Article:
A plate of Red Snapper at the Balcon del Zocalo rooftop restaurant
A plate of Red Snapper at the Balcon del Zocalo rooftop restaurant

The food in Mexico City is diverse and delicious. We kept to Mexican dishes since we were in Mexico. 🙂 We stayed with medium to high-end restaurants as opposed to street vendors since the street food wasn’t as appealing for us. Tacos and other traditional Mexican foods are offered in restaurants, as well as some offbeat traditional food such as ant eggs, larva and grasshoppers. We stuck with foods we recognized! Meals were not expensive. Even the most expensive were about half what we would spend at home.

We went through Expedia to find our hotel, the NH Centro Historico. As the name suggests, it is right downtown a block or so from the historical district, which was perfect for us. The hotel staff were terrific and helpful, the room was very nice and quiet. We would recommend checking it out for your visit.

For transport, we took a cab from the airport. Cost was 250 pesos ($16 Cdn) for our particular trip. However, after that we went with Uber. Uber in Mexico City is safe, the drivers are friendly and the rates are very low. The cost to travel from downtown to the Anthropology Museum, for example, was about 100 pesos, or six dollars. If you’re new to Uber, check out the discount code on the right side of the page under the Uber logo. You’ll get a discount on your trip for signing up. To enter the code, tap the “Payment” menu item within the Uber app, and then “Add Promo/Gift Code.” After submitting, the free credit will appear on your account, and we’ll also get a discount for helping you out.

You can also consider the subway. It goes everywhere, is safe but generally packed during rush hours. Cost is about five pesos, which is about thirty-five cents.

Mexico City is Famous for its Artwork

Giant mural depicting the history of Mexico in the National Palace
Giant mural depicting the history of Mexico in the National Palace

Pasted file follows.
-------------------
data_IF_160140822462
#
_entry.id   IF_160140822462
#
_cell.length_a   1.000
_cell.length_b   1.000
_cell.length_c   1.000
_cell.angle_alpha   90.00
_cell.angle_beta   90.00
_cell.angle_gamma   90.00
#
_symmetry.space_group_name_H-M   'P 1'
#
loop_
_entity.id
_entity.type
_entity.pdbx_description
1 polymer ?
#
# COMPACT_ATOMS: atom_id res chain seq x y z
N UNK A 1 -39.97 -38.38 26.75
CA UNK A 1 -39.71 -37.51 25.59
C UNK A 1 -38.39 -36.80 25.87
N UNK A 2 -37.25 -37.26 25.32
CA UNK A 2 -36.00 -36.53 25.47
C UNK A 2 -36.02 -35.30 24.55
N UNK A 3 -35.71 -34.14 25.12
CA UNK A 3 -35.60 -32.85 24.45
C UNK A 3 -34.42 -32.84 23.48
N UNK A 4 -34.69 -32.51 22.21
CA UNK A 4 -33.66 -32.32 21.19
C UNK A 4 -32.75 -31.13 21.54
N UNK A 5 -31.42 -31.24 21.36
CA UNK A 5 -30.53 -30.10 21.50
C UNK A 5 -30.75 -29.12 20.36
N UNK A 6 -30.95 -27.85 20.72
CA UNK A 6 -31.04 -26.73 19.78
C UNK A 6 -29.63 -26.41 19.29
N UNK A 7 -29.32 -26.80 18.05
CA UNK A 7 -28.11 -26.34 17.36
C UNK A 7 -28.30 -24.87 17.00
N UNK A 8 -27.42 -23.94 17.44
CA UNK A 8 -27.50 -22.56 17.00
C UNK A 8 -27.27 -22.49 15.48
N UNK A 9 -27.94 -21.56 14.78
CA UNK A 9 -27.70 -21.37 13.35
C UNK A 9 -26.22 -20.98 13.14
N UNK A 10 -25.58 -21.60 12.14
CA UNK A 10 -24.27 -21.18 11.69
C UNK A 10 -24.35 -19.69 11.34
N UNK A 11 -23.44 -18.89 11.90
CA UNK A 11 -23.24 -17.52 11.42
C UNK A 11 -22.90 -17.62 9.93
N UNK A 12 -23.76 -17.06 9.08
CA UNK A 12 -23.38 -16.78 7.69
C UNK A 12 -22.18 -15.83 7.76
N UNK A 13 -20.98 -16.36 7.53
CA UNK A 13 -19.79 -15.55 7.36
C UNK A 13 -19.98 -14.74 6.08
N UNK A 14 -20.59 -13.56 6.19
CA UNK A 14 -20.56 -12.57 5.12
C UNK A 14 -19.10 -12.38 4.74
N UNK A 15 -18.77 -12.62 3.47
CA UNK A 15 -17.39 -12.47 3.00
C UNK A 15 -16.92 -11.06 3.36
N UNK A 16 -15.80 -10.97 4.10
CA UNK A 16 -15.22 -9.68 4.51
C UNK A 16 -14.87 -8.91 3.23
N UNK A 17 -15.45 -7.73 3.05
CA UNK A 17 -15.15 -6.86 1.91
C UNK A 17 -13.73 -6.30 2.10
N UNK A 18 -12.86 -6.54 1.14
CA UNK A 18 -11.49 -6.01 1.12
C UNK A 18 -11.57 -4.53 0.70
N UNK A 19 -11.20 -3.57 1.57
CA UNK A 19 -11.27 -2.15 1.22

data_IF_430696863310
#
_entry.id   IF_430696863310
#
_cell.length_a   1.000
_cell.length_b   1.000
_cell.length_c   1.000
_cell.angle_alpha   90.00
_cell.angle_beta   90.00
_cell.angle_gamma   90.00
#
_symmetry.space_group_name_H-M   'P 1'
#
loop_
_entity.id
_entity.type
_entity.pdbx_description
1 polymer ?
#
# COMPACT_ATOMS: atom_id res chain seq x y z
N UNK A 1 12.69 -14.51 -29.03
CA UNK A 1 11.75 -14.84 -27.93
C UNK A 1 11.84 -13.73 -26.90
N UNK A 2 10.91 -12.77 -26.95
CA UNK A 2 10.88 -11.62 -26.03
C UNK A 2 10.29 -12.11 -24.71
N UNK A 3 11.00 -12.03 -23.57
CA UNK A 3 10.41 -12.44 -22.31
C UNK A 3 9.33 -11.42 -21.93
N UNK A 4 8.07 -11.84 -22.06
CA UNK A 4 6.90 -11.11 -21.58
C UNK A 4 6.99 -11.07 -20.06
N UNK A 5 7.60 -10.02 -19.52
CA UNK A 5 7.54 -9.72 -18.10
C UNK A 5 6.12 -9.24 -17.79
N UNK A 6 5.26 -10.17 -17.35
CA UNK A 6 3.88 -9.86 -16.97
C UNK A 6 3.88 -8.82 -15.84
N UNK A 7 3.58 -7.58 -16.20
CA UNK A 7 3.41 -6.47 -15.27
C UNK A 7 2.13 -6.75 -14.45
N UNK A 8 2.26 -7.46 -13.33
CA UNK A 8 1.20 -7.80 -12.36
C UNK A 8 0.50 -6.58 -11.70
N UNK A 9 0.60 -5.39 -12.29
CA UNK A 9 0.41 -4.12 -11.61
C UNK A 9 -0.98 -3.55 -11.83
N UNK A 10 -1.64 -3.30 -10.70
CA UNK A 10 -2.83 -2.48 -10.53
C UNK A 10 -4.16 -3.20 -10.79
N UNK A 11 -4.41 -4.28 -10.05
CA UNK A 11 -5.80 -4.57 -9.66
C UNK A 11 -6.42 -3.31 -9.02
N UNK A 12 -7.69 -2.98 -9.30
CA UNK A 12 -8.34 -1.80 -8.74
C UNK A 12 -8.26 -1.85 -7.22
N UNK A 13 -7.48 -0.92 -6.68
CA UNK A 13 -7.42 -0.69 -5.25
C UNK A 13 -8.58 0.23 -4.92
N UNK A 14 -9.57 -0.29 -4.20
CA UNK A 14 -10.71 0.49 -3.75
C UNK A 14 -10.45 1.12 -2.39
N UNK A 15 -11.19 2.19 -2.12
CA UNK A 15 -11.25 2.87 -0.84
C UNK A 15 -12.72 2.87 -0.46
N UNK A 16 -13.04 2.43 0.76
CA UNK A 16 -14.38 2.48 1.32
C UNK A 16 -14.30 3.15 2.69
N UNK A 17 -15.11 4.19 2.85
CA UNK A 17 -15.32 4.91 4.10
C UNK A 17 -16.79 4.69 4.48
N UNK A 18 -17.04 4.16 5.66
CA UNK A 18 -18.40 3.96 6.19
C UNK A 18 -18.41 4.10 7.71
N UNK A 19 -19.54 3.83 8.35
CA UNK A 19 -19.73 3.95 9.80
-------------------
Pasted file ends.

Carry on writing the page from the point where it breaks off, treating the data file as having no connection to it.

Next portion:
When someone suggested we visit the National Palace to see the murals of Diego Rivera, we immediately made plans to see them since we were staying only a short distance away. The murals tell the history of Mexico, from the early days, to the coming of the Spaniards, to the break from Spanish rule. Rivera is one of Mexico’s national treasures. Another is Frida Kahlo, who was married to Rivera for a time. Her home has been turned into one of the most popular museums in the city.

 

 

 

 

A Word About Safety

Exterior detail of the Metropolitan Cathedral
Exterior detail of the Metropolitan Cathedral

While Mexico City is safe in the tourist areas where you will likely spend much of your time, there are exceptions. As in any large city there are street people, beggars and pickpockets, so just remain aware of your surroundings. Don’t take gypsy cabs, and don’t wander into areas where few tourists would go. Put your wallet in your front pocket and you should be just fine. We never felt uncomfortable anywhere we went.

In our view, Mexico City is a terrific place full of culture and history that is well worth the visit!

 

 

Where to Stay 

There are plenty of place to stay in Mexico City. We would suggest staying near the historical centre of the city. From there, it’s easy to walk around. Check our partners along the right side of the page, and stroll your way through the many accommodation options.

Getting Around

As noted above, we’re big fans of Uber, so if you’re new to Uber, check out the discount code on the right side of the page under the Uber logo. You’ll get a discount for signing up. To enter the code, tap the “Payment” menu item in the Uber app, and then “Add Promo/Gift Code.” After submitting, the free credit will appear on your account, and we’ll also get a discount for helping you out.